7. Teresa Kok – Seputeh MP
8. Chua Tian Chang – Batu MP
9. Hishamuddin Rais – Social activist
10. Adam Adli – Student activist
11. Safwan Anang – Student activist
12. Haris Ibrahim – Lawyer/ Social activist
13. Tamrin Tun Abdul Ghafar – Political activist
14. Md Shuhaimi Shafie – Sri Muda assemblyman
Numerous others are being investigated, including:
1. Viktor Wong – Activist, Parti Rakyat Malaysia
2. Susan Loone – Journalist, Malaysiakini
3. Hassan Karim – Lawyer/ PKR Johor vice chairman
4. Rafizi Ramli – Pandan MP
5. Ali bin Jalil – Member of public
6. 17-year-old schoolboy (unnamed)
7. Mohammad Nizar Jamaluddin – Changkat Jering assemblyman
It is undeniable that some of the aforementioned things said/done are controversial. But do we need the Sedition Act when we have the Penal Code (s.298, 298A, s.500) and the Defamation Act 1957 to deal with such sensitive matters?
To get a better view of whether to repeal/maintain the Sedition Act, it is necessary to do a nationwide referendum. A survey of the UMNO division heads nationwide would be insufficient to safely conclude that Malaysians want the Sedition Act to stay
A referendum is the most effective way to obtain public opinion as evidenced in Scotland, whereby on the 18th of September this year, Scottish citizens will be asked whether they want Scotland to go independent, thus leaving the United Kingdom. It is only logical that the rakyat are consulted about such a momentous thing
Similarly in our country, we should have a referendum about the future of the Sedition Act. The wishes of the majority should then be respected and acted upon. On my part, I am Joshua Wu Kai-Ming and I demand the abolition of the Sedition Act #MansuhAktaHasutan #AbolishSeditionAct
*This article also appeared at The Malaysian Insider, The Malay Mail Online, and Malaysiakini
(i) Prime Minister Datuk Seri Najib Tun Razak has made an about turn regarding his past pledges to abolish the Sedition Act 1948. Instead, he intends to strengthen it (27th November 2014)
Out of the blue, Sungai Air Tawar assemblyman Kamarol Zaki Abdul Malik decided to table a motion to discuss hudud and its possible implementation in Selangor
What was more shocking was that Selangor Speaker, Hannah Yeoh decided to allow for the motion to be debated in the state legislative assembly
The Selangor Speaker set a good example by allowing hudud to be debated. After all, it is an issue which has been plaguing Malaysians.
Selangorians would definitely want to hear both sides of the political divide arguing their case
Many felt that the motion was to trap Pakatan Rakyat. If Hannah Yeoh were to disapprove of the motion, she would be labelled as anti-Islam, and afraid to deal with the sensitive issue
Despite being criticised for her decision to allow the motion to be debated, Hannah Yeoh stood firm on her principle of being a neutral and fair Speaker to all parties, and maintained her decision
When a motion was tabled to debate about hudud in Terengganu, the Speaker decided to not allow the matter to come to pass. Barisan Nasional is capable of pushing for hudud in Terengganu as they form the state government by virtue of having the most seats in the state assembly
Isnt it ironic that UMNO decided to talk about hudud in Selangor when they discarded the very same issue in Terengganu?
Unfortunately, Kamarol Zaki Abdul Malik decided to withdraw the motion in Selangor. This lead to the rakyat questioning the sincerity of UMNO regarding the issue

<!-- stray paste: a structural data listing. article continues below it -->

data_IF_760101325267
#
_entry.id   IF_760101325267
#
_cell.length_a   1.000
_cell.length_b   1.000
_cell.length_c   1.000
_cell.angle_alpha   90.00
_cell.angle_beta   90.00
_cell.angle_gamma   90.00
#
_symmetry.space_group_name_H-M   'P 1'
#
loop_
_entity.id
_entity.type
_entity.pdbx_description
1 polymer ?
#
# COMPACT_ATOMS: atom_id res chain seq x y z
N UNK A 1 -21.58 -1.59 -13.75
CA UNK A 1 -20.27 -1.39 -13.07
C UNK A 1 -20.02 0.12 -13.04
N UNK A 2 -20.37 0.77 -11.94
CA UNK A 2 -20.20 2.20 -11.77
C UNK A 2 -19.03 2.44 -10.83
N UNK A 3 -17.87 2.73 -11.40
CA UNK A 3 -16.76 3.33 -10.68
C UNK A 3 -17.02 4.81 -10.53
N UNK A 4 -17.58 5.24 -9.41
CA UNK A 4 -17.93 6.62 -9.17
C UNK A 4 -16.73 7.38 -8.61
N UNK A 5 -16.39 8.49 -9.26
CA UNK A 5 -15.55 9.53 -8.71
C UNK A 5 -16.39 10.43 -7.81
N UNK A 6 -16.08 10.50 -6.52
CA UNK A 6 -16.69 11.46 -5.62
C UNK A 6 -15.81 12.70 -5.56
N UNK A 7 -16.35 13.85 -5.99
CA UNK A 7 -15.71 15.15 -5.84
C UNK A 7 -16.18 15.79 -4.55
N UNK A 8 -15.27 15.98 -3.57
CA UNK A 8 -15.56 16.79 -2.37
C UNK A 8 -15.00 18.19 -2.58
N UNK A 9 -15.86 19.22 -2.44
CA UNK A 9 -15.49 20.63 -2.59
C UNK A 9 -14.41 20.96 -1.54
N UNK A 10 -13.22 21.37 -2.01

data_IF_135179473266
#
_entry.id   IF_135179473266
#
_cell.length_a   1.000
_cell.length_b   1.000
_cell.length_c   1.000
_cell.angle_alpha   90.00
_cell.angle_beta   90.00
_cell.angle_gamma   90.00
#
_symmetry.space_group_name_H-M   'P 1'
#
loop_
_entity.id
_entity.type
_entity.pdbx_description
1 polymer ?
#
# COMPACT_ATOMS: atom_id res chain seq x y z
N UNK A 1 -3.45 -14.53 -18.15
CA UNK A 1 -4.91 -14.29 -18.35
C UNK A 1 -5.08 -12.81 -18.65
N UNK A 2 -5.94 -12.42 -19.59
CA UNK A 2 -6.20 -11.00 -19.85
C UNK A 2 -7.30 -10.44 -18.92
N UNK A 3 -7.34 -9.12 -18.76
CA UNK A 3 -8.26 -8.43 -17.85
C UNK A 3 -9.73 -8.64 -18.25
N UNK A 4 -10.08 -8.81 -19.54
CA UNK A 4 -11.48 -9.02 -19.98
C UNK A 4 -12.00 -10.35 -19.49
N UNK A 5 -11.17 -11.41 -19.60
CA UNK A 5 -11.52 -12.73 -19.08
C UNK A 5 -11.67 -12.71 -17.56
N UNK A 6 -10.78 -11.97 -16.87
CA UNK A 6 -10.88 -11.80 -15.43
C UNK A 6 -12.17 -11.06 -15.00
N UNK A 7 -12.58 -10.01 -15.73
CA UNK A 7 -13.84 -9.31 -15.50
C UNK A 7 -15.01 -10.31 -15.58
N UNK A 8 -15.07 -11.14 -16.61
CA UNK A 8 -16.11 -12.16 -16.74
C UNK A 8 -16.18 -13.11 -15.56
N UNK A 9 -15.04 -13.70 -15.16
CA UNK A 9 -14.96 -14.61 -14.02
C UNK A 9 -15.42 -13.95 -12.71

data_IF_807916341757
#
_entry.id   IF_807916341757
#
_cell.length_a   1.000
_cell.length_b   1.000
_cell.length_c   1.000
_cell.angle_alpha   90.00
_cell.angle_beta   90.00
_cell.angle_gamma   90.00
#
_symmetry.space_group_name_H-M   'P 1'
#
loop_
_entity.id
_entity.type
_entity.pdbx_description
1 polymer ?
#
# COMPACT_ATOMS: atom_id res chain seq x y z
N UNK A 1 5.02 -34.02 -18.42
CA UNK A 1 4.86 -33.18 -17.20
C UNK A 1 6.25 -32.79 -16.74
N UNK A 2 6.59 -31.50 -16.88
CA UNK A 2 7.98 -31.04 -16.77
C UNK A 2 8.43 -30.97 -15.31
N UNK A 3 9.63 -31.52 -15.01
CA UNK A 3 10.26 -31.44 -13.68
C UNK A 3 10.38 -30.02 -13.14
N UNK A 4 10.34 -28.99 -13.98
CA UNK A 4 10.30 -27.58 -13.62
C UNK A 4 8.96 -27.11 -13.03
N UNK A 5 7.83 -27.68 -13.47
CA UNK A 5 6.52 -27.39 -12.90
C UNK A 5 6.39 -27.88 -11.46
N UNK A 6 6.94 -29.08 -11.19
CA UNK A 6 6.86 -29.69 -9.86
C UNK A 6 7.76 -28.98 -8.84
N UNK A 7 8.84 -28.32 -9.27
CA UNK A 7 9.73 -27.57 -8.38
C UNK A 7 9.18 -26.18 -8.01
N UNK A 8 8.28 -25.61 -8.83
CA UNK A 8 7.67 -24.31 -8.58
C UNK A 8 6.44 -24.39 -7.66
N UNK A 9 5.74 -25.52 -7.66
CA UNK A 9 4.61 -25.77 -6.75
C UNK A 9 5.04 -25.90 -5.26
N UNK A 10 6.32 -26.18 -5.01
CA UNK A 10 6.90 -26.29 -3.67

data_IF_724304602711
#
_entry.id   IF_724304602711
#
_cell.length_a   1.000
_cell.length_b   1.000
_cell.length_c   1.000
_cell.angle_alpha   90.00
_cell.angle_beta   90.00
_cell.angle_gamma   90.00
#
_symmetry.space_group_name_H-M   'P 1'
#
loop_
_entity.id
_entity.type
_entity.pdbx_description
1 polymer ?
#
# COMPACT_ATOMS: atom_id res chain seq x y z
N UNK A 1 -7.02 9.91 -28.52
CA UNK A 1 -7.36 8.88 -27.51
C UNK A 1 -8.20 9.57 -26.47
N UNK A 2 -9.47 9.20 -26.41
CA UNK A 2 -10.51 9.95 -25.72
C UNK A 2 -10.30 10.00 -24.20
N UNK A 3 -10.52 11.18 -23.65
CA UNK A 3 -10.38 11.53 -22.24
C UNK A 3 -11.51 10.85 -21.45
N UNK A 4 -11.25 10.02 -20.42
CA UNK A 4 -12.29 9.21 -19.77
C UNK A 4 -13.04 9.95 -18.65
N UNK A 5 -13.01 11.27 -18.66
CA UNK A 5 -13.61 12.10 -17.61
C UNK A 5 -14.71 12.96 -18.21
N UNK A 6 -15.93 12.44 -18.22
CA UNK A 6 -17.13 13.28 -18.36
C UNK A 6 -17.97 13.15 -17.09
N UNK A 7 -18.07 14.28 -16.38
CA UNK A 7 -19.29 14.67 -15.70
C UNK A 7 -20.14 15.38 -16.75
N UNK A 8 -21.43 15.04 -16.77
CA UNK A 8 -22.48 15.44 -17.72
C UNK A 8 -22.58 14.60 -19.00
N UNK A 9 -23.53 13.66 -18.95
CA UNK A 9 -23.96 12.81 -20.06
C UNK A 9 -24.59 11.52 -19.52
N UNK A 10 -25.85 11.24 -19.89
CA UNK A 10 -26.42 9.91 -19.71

As Muslims believe hudud to be God’s law, it should not be manipulated for political gains. Such revolting acts only reflect poorly on spirituality of the perpetrator(s)
As if that wasnt enough, Selangor BN put the onus on PAS to push for hudud in Selangor. Talk about looking at the speck of sawdust in your brother’s eye but not paying attention to the plank in your eyes!
Moving on, it was reported today that 10 written questions submitted by Datuk Seri Dr Wan Azizah Wan Ismail (ADUN for Kajang) was rejected by the Selangor state legislative assembly by virtue of exceeding the 40 word limit imposed on each question
Guess who was behind such a bold decision? If you guessed Hannah Yeoh, you are right!
Hannah Yeoh is doing a superb job as a Speaker and is setting a very good precedent for others in a similar position of authority. Her impartiality and strict obedience of the rules is nothing short of praiseworthy!
Ladies and gentlemen, in Hannah Yeoh we have a good example!
*Read it also at The Malaysian Insider and The Malay Mail Online
I could not agree more with Member of Parliament (MP) for Teluk Intan, Mah Siew Keong when he said that the future of Malaysian politics is in multi-racial parties instead of single race entities
However, he seems to be preaching to the choir. What he should be doing, is addressing this to his partners in Barisan Nasional (BN). After all, UMNO, MCA and MIC are race based political parties
After 56 years (approaching 57 years of independence), one has to wonder if race based political parties propels the country forward or contributes to the significant division between the many races in Malaysia
Political parties like DAP, PKR, and Gerakan are multi-racial parties which best represent the new generation of Malaysians who see themselves as Malaysians before as Malays, Chinese, Indians, or others.
In the past, Dato Seri Onn bin Ja’afar called for UMNO party membership to be opened to non-malays and for the party to be renamed the United Malayans National Organisation.
However, the idea was shot down by many. He then left UMNO to form the Independence of Malaya Party, and subsequently, Parti Negara
Unfortunately both parties failed to meet it’s potential due to the lack of support by the Malaysians then. But all that happened about 50 years ago! Shouldn’t things have changed for the better?
Aren’t Malaysians generally mature enough to accept the fact that we are all in this together? Regardless of how some of our ancestors came to Malaya, we’re all Malaysians now
We all contribute to the economic well-being of the country by way of spending, investing, paying tax, etc. The time is right to rid ourselves of race-based political parties
Mah needs to have a serious chat with his political buddies in his capacity as president of Gerakan. After all, everyone knows the correct answer to the problem. Being willing to do the right thing and potentially suffering for it is a different story
Multi-racial parties are truly the way forward!
*Also read it at The Malaysian Insider, The Malay Mail Online, and The Malaysian Times